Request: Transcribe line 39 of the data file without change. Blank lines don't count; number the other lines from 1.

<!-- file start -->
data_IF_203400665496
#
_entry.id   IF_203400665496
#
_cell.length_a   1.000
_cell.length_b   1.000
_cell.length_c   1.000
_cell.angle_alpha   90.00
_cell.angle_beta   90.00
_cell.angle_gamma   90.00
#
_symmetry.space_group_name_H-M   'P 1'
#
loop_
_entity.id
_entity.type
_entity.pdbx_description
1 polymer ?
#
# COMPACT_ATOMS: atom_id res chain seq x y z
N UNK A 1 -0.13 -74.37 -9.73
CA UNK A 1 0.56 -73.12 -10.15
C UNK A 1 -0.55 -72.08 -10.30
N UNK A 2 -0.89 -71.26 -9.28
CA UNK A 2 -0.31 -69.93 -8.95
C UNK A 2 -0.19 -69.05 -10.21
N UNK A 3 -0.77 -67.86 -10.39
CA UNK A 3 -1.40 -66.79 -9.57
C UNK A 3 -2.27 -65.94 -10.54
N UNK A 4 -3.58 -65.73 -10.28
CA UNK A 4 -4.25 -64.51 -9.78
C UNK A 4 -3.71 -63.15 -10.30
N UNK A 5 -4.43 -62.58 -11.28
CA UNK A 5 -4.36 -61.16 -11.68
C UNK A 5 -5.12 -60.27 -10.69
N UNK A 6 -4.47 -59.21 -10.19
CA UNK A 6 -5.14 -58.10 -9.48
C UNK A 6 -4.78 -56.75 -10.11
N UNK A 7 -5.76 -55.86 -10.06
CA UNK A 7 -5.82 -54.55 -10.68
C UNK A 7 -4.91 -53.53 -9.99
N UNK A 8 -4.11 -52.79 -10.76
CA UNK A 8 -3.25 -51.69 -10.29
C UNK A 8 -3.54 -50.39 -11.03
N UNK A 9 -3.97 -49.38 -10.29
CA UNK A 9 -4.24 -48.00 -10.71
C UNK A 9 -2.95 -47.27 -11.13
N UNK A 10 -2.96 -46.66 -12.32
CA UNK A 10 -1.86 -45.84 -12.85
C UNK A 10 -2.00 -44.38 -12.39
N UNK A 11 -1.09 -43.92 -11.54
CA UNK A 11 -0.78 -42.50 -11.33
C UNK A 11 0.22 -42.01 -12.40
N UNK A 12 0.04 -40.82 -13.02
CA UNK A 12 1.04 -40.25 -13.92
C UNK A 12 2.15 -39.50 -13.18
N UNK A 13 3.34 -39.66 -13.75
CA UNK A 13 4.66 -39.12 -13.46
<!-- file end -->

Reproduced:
N UNK A 7 -5.76 -55.86 -10.06